The Myers-Briggs Type Indicator was developed in the United States by Katharine Briggs and her daughter Isabel Myers. This indicator is based on Carl Jung’s theory on psychological types. The basic concept behind Jung’s idea is that each individual is guided by certain natural preferences.
Katia Van den Bremt
The MBTI organises these personality preferences into 4 dimensions, in which each dimension contains two opposing preferences, the so-called dichotomies:
- Extraversion (E) or Introversion (I) : what do you focus your attention on? What energises you?
- Sensing (S) or Intuition (N) : in what way do you absorb information?
- Thinking (T) or Feeling (F): how do you structure information? How do you make decisions?
- Judging (J) or Perceiving (P): how do you deal with the outside world? What is your lifestyle?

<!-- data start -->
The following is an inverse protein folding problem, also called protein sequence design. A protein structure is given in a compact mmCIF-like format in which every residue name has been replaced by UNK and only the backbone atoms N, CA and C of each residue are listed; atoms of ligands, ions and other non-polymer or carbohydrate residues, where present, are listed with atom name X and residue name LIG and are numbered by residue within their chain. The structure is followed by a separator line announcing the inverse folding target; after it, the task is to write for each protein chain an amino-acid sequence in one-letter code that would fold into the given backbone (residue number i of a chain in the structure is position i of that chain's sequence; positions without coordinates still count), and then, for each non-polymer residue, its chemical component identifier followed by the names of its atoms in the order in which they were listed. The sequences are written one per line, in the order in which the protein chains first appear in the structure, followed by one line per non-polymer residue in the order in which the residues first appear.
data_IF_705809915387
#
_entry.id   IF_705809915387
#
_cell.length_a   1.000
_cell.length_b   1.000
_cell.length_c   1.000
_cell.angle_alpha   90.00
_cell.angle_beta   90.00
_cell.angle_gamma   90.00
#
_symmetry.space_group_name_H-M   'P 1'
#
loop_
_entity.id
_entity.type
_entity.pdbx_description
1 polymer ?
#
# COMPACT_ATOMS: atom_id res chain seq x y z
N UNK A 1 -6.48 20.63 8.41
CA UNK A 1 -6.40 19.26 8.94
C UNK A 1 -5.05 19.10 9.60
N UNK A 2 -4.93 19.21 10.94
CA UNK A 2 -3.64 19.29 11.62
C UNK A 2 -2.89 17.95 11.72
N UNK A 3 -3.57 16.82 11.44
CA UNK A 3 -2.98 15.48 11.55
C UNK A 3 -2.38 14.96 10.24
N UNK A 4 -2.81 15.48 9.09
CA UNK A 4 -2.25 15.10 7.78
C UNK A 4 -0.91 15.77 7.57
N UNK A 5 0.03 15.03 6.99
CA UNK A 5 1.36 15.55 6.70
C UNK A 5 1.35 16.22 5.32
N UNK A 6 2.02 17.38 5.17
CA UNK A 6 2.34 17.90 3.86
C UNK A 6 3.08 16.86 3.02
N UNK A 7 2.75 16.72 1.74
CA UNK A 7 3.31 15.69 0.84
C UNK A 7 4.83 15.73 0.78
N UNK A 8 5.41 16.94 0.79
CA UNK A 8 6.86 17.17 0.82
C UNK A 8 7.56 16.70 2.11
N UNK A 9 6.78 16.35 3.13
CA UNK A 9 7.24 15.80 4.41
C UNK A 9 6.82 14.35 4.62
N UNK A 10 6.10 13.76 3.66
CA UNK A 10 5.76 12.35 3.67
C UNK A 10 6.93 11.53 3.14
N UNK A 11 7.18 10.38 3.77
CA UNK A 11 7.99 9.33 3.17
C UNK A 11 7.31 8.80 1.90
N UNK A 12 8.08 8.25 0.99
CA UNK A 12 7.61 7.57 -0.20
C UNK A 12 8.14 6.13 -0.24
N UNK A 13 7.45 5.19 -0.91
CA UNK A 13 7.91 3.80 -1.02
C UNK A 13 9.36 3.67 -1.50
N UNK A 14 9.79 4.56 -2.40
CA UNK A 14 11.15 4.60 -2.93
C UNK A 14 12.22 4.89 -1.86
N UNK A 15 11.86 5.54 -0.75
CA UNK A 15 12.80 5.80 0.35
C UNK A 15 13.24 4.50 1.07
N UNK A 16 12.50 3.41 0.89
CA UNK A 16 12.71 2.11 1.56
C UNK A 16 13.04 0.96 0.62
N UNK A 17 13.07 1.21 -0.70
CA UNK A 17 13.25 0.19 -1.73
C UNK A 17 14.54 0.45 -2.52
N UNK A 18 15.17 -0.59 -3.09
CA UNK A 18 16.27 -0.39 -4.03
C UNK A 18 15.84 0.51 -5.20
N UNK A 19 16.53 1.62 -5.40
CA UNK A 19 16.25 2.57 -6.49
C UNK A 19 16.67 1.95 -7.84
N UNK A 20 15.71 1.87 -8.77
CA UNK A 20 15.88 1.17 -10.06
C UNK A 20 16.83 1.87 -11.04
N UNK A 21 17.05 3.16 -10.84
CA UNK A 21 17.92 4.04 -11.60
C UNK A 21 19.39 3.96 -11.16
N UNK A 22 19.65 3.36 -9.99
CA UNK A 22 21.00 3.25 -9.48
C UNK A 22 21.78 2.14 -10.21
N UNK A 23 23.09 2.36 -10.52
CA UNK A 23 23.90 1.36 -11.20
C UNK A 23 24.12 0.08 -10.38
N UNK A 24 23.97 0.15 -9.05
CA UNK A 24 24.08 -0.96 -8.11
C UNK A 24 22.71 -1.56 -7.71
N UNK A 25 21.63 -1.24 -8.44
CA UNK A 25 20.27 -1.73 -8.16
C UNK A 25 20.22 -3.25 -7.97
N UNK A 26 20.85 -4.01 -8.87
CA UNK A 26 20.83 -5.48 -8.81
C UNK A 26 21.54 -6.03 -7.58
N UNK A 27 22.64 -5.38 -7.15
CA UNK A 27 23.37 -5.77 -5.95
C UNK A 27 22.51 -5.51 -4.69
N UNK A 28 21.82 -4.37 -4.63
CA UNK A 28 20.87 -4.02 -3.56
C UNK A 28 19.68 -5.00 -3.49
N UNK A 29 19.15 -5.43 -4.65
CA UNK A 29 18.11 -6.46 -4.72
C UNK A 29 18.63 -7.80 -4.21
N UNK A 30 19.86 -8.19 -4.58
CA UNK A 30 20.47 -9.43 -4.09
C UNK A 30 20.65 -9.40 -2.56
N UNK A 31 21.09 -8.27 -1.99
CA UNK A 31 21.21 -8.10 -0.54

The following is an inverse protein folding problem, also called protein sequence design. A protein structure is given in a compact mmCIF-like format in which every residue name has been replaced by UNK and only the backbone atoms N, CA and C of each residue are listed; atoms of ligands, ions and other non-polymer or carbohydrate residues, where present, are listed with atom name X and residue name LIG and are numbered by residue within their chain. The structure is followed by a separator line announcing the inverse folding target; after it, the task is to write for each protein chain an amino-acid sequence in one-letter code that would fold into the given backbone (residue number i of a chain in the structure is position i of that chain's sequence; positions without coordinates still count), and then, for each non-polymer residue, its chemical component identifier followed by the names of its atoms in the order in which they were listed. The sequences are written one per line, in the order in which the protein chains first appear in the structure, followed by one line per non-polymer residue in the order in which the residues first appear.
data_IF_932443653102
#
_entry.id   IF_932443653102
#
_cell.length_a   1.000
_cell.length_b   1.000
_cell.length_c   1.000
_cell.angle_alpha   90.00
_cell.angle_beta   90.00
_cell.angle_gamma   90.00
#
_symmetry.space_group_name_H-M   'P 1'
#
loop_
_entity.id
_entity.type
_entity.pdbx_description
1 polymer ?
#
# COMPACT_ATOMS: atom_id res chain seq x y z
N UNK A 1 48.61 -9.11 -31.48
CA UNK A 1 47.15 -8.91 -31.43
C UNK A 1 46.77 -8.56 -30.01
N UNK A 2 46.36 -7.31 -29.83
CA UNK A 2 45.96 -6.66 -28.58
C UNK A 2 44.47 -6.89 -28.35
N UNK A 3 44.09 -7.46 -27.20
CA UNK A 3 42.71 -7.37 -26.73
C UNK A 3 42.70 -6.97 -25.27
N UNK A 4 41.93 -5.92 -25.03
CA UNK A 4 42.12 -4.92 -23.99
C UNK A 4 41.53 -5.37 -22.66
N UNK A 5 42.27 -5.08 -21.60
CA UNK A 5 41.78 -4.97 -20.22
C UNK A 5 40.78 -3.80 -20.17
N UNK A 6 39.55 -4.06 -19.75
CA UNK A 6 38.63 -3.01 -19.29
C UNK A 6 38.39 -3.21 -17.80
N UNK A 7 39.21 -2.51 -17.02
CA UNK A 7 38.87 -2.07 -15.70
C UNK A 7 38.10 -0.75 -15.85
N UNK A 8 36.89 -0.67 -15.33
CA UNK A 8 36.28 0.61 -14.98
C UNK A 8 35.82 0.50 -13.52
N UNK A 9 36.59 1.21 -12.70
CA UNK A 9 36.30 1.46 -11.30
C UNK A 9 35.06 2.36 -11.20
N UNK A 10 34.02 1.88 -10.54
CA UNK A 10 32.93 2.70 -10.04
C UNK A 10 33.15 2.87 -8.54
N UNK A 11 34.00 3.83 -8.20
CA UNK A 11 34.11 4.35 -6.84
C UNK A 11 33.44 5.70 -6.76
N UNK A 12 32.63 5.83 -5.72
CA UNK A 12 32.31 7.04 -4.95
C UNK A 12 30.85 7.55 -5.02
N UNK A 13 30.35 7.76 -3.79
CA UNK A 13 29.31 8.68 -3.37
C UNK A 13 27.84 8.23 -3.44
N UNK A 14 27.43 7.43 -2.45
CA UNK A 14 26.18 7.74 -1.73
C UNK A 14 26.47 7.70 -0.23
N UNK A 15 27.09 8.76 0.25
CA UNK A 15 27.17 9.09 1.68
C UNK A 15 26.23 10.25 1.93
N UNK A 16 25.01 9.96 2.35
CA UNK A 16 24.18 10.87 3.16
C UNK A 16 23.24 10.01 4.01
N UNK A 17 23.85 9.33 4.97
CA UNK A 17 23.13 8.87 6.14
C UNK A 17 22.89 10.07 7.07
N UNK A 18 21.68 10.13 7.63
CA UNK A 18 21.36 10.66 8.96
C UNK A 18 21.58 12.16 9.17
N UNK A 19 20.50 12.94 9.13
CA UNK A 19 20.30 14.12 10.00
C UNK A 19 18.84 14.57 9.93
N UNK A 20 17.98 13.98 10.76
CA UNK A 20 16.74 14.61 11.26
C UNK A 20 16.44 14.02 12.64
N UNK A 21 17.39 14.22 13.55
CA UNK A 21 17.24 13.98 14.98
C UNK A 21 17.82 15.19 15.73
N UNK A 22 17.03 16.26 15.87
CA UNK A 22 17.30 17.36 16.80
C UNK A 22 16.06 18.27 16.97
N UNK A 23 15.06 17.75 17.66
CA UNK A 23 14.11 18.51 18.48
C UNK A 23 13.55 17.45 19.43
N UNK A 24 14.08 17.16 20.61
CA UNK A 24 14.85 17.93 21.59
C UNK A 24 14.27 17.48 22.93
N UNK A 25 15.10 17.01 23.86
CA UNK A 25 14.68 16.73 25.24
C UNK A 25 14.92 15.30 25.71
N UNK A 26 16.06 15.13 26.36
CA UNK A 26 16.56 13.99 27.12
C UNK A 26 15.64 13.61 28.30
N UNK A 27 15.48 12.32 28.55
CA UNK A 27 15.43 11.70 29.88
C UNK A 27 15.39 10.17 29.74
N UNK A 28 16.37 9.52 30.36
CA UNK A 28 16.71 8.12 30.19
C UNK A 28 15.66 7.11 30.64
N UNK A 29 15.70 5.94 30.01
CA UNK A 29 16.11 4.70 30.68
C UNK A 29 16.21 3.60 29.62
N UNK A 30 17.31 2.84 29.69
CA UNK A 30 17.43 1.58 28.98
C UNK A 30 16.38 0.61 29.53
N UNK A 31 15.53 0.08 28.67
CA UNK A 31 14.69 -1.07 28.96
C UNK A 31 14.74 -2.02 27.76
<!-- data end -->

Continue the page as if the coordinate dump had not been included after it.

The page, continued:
These preferences are fundamentally different from skills or abilities in the sense that all preferences are equally important and valuable, and that each person can and will also use all other preferences. We will, however, use our personal preferences more easily, almost automatically, while it requires more concentration and energy to use our non-personal preferences. Understanding the typology provides insight into one’s own and others’ preferences, and the associated strengths and possible pitfalls.
Working with MBTI helps teams to...
- come to a better understanding of how they and others function at a personal level.
- appreciate others and make constructive use of the differences.
- tackle problems in a different manner, and increase productivity as a result.
- align responsibilities and match tasks better to individuals.
- understand how different perspectives and styles can lead to more effective leadership.
- obtain insight into the prevailing communication styles and recognise opportunities for improvement.
Stanwick has several experienced consultants who are certified to work with the MBTI tool, both for individual processes and for team sessions.